Wednesday, March 31, 2010

An Evening with Spike Lee

An Emphasis on Education

An evening with Spike Lee included his narrative of education, coming into film-making, studying at Morehouse College, the impact of the Summer of 1977 with an 8mm camera and his experience in the film industry.

Lee advocated loving what one does, feeling blessed that he's been able to do something that he is passionate about--he said that grad students choose what they love.He began by saying, "Parents kill more dreams than anybody."While attending Morehouse, Lee said there were a lot of expectations for the students because Dr. Martin Luther King Jr. had attended Morehouse, so a lot of young men came with their parents' expectations to be doctors and preachers. Most parents wanted better for their children than they had, so a lot of them sat their children down when they said they wanted to do something in the arts. He said that many parents explained, "Me and your mother did not work two to three jobs so you could wait tables or drive a taxi--and if you're living under my roof, wearing my clothes and eating my food, you'll get a good job and get a good pay check every two weeks."
There's a lot of pressure, he said, but many years later you'll be a miserable human being. He said you have to 'cut the umbilical cord' because the decision we all make in college impact the rest of your life--it's not just a random thing--and if you think it is, then you need to think about it again. Being in college, we have the chance to take liberal arts classes and discover gifts. He still considers himself lucky that he found film through the 8mm camera that he got as a gift from someone he can't remember.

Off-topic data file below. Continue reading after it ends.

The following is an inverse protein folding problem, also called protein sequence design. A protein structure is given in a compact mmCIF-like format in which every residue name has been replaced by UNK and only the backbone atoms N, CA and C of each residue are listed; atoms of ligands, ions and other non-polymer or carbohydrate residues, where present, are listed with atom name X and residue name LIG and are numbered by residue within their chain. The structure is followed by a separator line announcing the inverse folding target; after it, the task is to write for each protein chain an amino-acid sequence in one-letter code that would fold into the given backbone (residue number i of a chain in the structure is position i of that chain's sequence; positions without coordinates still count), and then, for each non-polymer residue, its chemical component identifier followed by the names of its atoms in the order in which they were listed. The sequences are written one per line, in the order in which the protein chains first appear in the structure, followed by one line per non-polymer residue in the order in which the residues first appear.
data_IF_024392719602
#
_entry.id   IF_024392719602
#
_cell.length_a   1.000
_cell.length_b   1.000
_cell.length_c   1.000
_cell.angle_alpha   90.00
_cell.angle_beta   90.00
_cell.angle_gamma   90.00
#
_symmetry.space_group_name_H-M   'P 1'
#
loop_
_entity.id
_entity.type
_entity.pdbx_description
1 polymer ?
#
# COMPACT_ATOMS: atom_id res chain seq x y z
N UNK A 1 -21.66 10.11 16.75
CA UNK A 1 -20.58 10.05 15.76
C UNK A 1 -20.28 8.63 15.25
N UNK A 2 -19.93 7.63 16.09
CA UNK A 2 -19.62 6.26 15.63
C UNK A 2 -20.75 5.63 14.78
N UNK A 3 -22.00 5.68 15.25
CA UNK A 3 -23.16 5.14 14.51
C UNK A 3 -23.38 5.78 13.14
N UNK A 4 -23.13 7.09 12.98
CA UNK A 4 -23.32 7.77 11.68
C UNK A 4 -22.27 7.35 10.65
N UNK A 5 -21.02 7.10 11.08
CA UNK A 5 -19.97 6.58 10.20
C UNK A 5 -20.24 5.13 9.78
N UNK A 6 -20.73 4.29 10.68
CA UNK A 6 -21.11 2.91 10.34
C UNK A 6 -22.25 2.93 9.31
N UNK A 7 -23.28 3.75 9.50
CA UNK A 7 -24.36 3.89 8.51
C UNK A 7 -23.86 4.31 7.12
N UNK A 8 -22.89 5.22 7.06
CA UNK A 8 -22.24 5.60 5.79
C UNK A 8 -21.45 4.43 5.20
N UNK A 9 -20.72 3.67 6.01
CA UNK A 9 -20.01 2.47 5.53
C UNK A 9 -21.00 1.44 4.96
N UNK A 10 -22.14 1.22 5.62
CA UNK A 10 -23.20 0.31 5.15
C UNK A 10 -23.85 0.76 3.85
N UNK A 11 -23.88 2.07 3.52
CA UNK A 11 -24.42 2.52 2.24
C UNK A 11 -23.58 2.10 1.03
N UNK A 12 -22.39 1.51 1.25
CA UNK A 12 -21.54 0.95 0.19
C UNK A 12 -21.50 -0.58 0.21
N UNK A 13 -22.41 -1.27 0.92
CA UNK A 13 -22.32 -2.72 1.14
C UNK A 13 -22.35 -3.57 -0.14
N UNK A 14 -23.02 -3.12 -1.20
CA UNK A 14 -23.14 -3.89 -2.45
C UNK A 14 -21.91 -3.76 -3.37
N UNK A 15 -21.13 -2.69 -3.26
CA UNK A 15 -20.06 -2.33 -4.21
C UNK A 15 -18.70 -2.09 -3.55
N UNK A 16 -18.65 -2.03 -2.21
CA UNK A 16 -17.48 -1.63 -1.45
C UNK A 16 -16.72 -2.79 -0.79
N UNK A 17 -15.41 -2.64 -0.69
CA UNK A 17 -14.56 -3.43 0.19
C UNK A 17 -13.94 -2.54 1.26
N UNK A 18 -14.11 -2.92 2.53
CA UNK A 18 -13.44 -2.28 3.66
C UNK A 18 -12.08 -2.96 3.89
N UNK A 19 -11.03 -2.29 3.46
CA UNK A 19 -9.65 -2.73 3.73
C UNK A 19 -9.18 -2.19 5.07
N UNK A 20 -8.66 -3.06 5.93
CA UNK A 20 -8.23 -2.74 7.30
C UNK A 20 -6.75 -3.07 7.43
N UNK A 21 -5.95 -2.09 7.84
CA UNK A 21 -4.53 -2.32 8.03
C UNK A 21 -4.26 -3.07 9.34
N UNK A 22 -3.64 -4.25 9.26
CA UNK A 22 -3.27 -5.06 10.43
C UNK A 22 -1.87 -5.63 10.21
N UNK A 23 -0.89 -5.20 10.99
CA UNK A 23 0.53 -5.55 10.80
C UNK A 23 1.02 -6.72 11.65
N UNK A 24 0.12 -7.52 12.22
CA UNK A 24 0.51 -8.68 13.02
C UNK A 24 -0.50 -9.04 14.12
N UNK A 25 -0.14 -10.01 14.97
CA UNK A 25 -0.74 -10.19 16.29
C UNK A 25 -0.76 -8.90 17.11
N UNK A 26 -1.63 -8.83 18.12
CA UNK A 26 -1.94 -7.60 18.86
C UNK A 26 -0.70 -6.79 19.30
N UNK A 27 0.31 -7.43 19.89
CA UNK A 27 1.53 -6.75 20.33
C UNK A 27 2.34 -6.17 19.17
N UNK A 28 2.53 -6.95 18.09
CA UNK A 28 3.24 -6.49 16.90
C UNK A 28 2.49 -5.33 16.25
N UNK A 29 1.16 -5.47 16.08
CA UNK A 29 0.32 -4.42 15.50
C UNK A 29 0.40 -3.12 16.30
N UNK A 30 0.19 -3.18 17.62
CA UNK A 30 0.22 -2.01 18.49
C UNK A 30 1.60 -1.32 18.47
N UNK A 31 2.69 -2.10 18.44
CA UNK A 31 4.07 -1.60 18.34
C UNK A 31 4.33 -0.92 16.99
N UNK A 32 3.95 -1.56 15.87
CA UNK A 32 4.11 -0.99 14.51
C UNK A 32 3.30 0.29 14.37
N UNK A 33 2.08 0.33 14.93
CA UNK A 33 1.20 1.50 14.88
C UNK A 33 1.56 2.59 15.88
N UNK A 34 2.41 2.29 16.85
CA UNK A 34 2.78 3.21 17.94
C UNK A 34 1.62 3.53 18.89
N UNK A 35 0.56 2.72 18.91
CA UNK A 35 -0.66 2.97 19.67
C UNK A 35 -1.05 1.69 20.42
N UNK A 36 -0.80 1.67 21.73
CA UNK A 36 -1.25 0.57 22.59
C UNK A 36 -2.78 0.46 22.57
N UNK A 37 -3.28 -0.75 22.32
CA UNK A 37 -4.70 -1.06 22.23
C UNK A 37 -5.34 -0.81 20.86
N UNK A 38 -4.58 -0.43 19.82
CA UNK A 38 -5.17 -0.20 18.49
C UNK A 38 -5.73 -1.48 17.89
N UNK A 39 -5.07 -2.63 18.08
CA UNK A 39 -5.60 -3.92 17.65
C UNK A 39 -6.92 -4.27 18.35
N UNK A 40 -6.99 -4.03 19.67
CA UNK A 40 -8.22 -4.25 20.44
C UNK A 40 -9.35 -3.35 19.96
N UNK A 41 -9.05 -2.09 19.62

The film he shot in NY during 1977 turned into a film that was well received by his fellow students, encouraging him to pursue film further.Lee explained that film school taught him the grammar of film; like the grammar that constructs a paragraph, film school taught him what went into telling a story through film. But at the time, he said the main thing that film school allowed him was access to equipment, something that's not as large an issue, given the 'digital revolution. 'Wanting to attend USC film school, Lee said he didn't score astronomically well on the GRE, so he wasn't accepted, but he got into NYU, where they understood that GREs had little connection to film.

At NYU, he said everyone got the chance to make film. At USC, one had to submit a script to faculty to have the chance to film--it was run like a studio system. At NYU, he won an award, which got him an agent, but he didn't get any offers. While fellow students were getting music videos and after school movies, Lee was asking his agent to try and get him an after school special. Waiting for offers to roll in, he realized his award wasn't going to get him offers handed to him.He put a script together, got some actors together for pre-production, but when no money came in for funding, he realized that he'd written a movie with helicopter and car chases that he'd never be able to technically film with no budget.

Crawling before running was what he learned, in addition to the lesson that the script would've turned into a bomb that would've ruined his career. So he put together She's Got to Have it, which Lee said, in addition with Hollywood Shuffle ushered in a Black renaissance in film. A fan of Woody Allen, Lee said that he liked Allen's films, but asked 'what New York' was he showing?'
I'm going to have to post more later, but I just had to post this picture of Mr. Lee and I looking at different cameras. We take, and take, and take only to want more from our public intellectuals, and I never thought I'd say it, but it was harder to get a picture with Mr. Lee than with Salman Rushdie (another picture for later blog post).

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